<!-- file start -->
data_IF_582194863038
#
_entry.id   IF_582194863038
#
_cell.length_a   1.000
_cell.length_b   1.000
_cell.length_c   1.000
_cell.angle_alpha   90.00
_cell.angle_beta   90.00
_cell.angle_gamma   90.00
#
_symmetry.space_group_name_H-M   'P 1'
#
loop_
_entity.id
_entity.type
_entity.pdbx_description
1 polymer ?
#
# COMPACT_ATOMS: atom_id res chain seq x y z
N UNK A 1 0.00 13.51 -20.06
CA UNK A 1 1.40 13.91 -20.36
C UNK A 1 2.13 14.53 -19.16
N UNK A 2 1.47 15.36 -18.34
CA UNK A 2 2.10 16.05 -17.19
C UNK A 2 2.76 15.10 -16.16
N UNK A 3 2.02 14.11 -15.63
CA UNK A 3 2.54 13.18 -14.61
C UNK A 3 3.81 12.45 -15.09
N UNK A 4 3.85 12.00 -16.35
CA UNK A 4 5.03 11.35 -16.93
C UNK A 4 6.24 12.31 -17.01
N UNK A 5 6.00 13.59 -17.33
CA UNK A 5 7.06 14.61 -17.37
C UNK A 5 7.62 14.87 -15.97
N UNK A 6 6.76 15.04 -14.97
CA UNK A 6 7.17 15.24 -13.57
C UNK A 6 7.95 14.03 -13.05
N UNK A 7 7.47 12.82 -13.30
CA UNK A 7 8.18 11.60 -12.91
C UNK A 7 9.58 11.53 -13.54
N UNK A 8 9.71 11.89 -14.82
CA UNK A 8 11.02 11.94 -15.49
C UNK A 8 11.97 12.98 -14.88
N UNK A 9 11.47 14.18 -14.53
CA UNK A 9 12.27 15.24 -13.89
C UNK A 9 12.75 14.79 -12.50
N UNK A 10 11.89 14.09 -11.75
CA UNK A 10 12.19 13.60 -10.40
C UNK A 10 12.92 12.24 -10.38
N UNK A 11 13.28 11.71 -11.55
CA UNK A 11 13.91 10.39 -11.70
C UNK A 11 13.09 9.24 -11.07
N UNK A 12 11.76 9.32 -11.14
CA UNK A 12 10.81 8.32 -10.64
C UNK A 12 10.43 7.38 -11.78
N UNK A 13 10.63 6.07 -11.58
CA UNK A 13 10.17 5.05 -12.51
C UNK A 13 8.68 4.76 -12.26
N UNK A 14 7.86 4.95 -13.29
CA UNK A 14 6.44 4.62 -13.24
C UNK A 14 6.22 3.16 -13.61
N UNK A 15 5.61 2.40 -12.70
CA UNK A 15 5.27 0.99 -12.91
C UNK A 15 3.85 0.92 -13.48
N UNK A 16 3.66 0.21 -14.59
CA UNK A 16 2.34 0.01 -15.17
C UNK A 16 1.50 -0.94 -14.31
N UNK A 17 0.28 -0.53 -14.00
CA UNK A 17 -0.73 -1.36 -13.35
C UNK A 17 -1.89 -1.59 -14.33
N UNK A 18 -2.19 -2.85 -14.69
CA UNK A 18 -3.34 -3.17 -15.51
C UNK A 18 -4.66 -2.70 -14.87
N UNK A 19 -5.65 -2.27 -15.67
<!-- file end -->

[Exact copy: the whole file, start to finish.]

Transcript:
data_IF_582194863038
#
_entry.id   IF_582194863038
#
_cell.length_a   1.000
_cell.length_b   1.000
_cell.length_c   1.000
_cell.angle_alpha   90.00
_cell.angle_beta   90.00
_cell.angle_gamma   90.00
#
_symmetry.space_group_name_H-M   'P 1'
#
loop_
_entity.id
_entity.type
_entity.pdbx_description
1 polymer ?
#
# COMPACT_ATOMS: atom_id res chain seq x y z
N UNK A 1 0.00 13.51 -20.06
CA UNK A 1 1.40 13.91 -20.36
C UNK A 1 2.13 14.53 -19.16
N UNK A 2 1.47 15.36 -18.34
CA UNK A 2 2.10 16.05 -17.19
C UNK A 2 2.76 15.10 -16.16
N UNK A 3 2.02 14.11 -15.63
CA UNK A 3 2.54 13.18 -14.61
C UNK A 3 3.81 12.45 -15.09
N UNK A 4 3.85 12.00 -16.35
CA UNK A 4 5.03 11.35 -16.93
C UNK A 4 6.24 12.31 -17.01
N UNK A 5 6.00 13.59 -17.33
CA UNK A 5 7.06 14.61 -17.37
C UNK A 5 7.62 14.87 -15.97
N UNK A 6 6.76 15.04 -14.97
CA UNK A 6 7.17 15.24 -13.57
C UNK A 6 7.95 14.03 -13.05
N UNK A 7 7.47 12.82 -13.30
CA UNK A 7 8.18 11.60 -12.91
C UNK A 7 9.58 11.53 -13.54
N UNK A 8 9.71 11.89 -14.82
CA UNK A 8 11.02 11.94 -15.49
C UNK A 8 11.97 12.98 -14.88
N UNK A 9 11.47 14.18 -14.53
CA UNK A 9 12.27 15.24 -13.89
C UNK A 9 12.75 14.79 -12.50
N UNK A 10 11.89 14.09 -11.75
CA UNK A 10 12.19 13.60 -10.40
C UNK A 10 12.92 12.24 -10.38
N UNK A 11 13.28 11.71 -11.55
CA UNK A 11 13.91 10.39 -11.70
C UNK A 11 13.09 9.24 -11.07
N UNK A 12 11.76 9.32 -11.14
CA UNK A 12 10.81 8.32 -10.64
C UNK A 12 10.43 7.38 -11.78
N UNK A 13 10.63 6.07 -11.58
CA UNK A 13 10.17 5.05 -12.51
C UNK A 13 8.68 4.76 -12.26
N UNK A 14 7.86 4.95 -13.29
CA UNK A 14 6.44 4.62 -13.24
C UNK A 14 6.22 3.16 -13.61
N UNK A 15 5.61 2.40 -12.70
CA UNK A 15 5.27 0.99 -12.91
C UNK A 15 3.85 0.92 -13.48
N UNK A 16 3.66 0.21 -14.59
CA UNK A 16 2.34 0.01 -15.17
C UNK A 16 1.50 -0.94 -14.31
N UNK A 17 0.28 -0.53 -14.00
CA UNK A 17 -0.73 -1.36 -13.35
C UNK A 17 -1.89 -1.59 -14.33
N UNK A 18 -2.19 -2.85 -14.69
CA UNK A 18 -3.34 -3.17 -15.51
C UNK A 18 -4.66 -2.70 -14.87
N UNK A 19 -5.65 -2.27 -15.67